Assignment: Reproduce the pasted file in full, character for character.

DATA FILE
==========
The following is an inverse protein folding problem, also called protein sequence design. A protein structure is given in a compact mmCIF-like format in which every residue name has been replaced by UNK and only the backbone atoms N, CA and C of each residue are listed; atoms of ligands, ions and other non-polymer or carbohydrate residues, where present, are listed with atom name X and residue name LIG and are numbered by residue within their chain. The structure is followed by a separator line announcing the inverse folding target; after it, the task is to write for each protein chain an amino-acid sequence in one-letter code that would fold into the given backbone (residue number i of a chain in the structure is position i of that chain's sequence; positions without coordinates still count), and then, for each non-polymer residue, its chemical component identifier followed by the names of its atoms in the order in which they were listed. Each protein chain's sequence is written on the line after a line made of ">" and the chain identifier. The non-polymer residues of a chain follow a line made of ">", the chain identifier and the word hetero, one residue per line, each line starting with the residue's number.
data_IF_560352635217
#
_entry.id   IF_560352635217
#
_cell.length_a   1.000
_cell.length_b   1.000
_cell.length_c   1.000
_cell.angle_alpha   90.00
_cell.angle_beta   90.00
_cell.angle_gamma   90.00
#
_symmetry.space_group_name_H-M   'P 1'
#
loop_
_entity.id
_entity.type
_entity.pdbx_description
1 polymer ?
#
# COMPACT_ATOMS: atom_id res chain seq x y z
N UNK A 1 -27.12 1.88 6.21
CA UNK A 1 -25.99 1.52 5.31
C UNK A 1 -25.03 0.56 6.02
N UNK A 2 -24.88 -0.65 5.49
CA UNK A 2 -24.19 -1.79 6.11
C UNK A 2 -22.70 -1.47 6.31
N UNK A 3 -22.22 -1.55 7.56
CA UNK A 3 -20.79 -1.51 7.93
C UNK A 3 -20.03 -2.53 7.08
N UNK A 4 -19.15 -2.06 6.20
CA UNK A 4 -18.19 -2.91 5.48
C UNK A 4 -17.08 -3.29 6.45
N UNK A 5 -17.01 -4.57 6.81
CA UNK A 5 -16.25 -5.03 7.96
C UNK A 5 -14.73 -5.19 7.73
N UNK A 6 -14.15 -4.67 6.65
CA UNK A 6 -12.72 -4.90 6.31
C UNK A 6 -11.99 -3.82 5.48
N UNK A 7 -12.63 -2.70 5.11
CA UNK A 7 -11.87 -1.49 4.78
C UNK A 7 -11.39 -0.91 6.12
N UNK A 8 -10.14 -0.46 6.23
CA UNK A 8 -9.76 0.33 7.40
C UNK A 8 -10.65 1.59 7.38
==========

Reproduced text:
The following is an inverse protein folding problem, also called protein sequence design. A protein structure is given in a compact mmCIF-like format in which every residue name has been replaced by UNK and only the backbone atoms N, CA and C of each residue are listed; atoms of ligands, ions and other non-polymer or carbohydrate residues, where present, are listed with atom name X and residue name LIG and are numbered by residue within their chain. The structure is followed by a separator line announcing the inverse folding target; after it, the task is to write for each protein chain an amino-acid sequence in one-letter code that would fold into the given backbone (residue number i of a chain in the structure is position i of that chain's sequence; positions without coordinates still count), and then, for each non-polymer residue, its chemical component identifier followed by the names of its atoms in the order in which they were listed. Each protein chain's sequence is written on the line after a line made of ">" and the chain identifier. The non-polymer residues of a chain follow a line made of ">", the chain identifier and the word hetero, one residue per line, each line starting with the residue's number.
data_IF_560352635217
#
_entry.id   IF_560352635217
#
_cell.length_a   1.000
_cell.length_b   1.000
_cell.length_c   1.000
_cell.angle_alpha   90.00
_cell.angle_beta   90.00
_cell.angle_gamma   90.00
#
_symmetry.space_group_name_H-M   'P 1'
#
loop_
_entity.id
_entity.type
_entity.pdbx_description
1 polymer ?
#
# COMPACT_ATOMS: atom_id res chain seq x y z
N UNK A 1 -27.12 1.88 6.21
CA UNK A 1 -25.99 1.52 5.31
C UNK A 1 -25.03 0.56 6.02
N UNK A 2 -24.88 -0.65 5.49
CA UNK A 2 -24.19 -1.79 6.11
C UNK A 2 -22.70 -1.47 6.31
N UNK A 3 -22.22 -1.55 7.56
CA UNK A 3 -20.79 -1.51 7.93
C UNK A 3 -20.03 -2.53 7.08
N UNK A 4 -19.15 -2.06 6.20
CA UNK A 4 -18.19 -2.91 5.48
C UNK A 4 -17.08 -3.29 6.45
N UNK A 5 -17.01 -4.57 6.81
CA UNK A 5 -16.25 -5.03 7.96
C UNK A 5 -14.73 -5.19 7.73
N UNK A 6 -14.15 -4.67 6.65
CA UNK A 6 -12.72 -4.90 6.31
C UNK A 6 -11.99 -3.82 5.48
N UNK A 7 -12.63 -2.70 5.11
CA UNK A 7 -11.87 -1.49 4.78
C UNK A 7 -11.39 -0.91 6.12
N UNK A 8 -10.14 -0.46 6.23
CA UNK A 8 -9.76 0.33 7.40
C UNK A 8 -10.65 1.59 7.38